Tuesday, February 20, 2018

February (weeks 21, 22, 23)

We are focusing most of our attention on packing and moving out of our old house and into the trailer.  Some work at the house continues:

Week 21:

We buried the last of the exposed copper water line before some snow and very cold weather arrived.


And ran another water line (this time using pex) from the well, through the cement floor, and towards the back of the property to supply the trailer.

Week 22:
We discovered water damage in the trailer.  Wall needs to be repaired. 

Maybe we’ve learned our lesson about buying cheap (houses, trailers, contractors...)

Week 23:  

Hired Ted, my cousin-in law, and his buddy to help with the dirty work of removing sheet rock from the ceiling ($350 for their labor and $300 for the dumpster).  They removed one crumby surface to just find another

Acoustic tiles under the sheet rock:


Fortunately the acoustic tiles tested negative for asbosetos ($150 testing fee) and should be easy to remove next week.

Not done, but things are definitely looking better with the old living room ceilings (and the loft railing) gone:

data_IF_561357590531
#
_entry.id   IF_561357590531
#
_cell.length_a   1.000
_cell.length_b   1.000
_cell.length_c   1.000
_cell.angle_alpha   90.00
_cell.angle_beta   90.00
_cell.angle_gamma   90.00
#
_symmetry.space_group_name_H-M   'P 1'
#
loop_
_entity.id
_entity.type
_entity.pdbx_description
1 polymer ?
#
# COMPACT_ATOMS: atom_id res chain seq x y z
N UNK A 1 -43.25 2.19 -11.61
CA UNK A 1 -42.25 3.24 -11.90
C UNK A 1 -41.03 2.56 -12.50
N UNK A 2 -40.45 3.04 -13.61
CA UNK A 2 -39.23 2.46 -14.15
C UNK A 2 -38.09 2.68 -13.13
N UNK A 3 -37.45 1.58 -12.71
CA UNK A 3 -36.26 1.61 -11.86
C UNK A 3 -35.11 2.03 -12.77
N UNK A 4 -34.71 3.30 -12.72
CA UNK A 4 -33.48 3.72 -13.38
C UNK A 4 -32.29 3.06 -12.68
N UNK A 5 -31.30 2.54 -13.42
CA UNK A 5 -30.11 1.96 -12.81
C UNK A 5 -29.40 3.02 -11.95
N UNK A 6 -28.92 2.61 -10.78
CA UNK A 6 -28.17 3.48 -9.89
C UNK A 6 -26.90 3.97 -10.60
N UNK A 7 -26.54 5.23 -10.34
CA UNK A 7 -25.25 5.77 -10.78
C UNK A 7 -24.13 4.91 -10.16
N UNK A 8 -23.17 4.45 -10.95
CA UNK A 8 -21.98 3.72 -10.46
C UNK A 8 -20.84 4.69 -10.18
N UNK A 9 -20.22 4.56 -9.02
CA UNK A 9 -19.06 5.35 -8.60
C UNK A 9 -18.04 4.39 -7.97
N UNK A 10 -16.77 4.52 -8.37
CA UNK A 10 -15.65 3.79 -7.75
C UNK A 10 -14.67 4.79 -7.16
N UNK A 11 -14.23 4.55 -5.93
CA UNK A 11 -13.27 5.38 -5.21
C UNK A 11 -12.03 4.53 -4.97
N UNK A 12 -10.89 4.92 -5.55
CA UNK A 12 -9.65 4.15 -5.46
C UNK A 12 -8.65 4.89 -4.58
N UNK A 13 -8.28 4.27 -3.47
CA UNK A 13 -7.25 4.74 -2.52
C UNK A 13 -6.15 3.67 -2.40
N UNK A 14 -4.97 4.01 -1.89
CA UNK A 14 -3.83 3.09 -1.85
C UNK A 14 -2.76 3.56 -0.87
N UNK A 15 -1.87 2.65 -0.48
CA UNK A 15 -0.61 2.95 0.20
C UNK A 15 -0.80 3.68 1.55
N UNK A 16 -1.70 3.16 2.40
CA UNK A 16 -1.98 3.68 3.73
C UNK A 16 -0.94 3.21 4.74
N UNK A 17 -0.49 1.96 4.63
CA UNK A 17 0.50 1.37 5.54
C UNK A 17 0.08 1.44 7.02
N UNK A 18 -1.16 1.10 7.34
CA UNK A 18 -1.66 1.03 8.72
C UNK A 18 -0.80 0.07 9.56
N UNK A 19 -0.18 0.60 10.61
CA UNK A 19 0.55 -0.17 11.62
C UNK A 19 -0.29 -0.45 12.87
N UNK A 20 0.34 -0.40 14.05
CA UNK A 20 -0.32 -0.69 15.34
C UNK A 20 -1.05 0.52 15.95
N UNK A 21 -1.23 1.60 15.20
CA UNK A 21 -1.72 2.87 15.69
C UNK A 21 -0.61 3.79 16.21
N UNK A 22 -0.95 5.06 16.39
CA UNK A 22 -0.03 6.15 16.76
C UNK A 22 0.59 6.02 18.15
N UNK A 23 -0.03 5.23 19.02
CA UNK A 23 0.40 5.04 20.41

Before:


After:


Running total for renovation: $43,400


Monday, February 5, 2018

Week 20: 5th wheel delivered

We picked up a 5th wheel from a used RV lot and had it delivered to the property.  It’s a big one - which is good cause we’ll be living in it with our two kids and two dogs for awhile.  An extended camping trip in our back yard.  Should be great. 


Dumpsters #4 & #5 are gone (additional $800 In overweight charges).  I spent a full day sweeping and powerwashig what was a very dirty driveway:


We also worked on raking smooth the soil in preparation for reseeding the lawn.  In doing so, we have found a few obsidian chips, one of which I’m certain is a piece of arrowhead.  


I’m now on the look out for more arrowheads (the excavator said it’s common to find them in our area). Looking takes time though. The dirt is littered with black objects - lots of charcoal as well as some bits of plastic and roof tiles.  From my vantage point, five feet or so above the ground, all these charcoal bits (which I like to think are the remanants of thousands of years of Indian campfires) appear the same as obsidian.  When the weather turns nice again I’m going to take a day and search the soil in earnest while it is still exposed.  Maybe this will turn into a blog about Indian artifacts.  

————-

The roof conflict was peacefully resolved.  The roofer accepted, albeit reluctantly, that the roof was critically flawed and would need to be redone (and not by his company).  We agreed that nothing would be owed for the roof and that I would pay for the carpentry work and the material cost of the skylights $2350. 

Running total for renovation: $42,600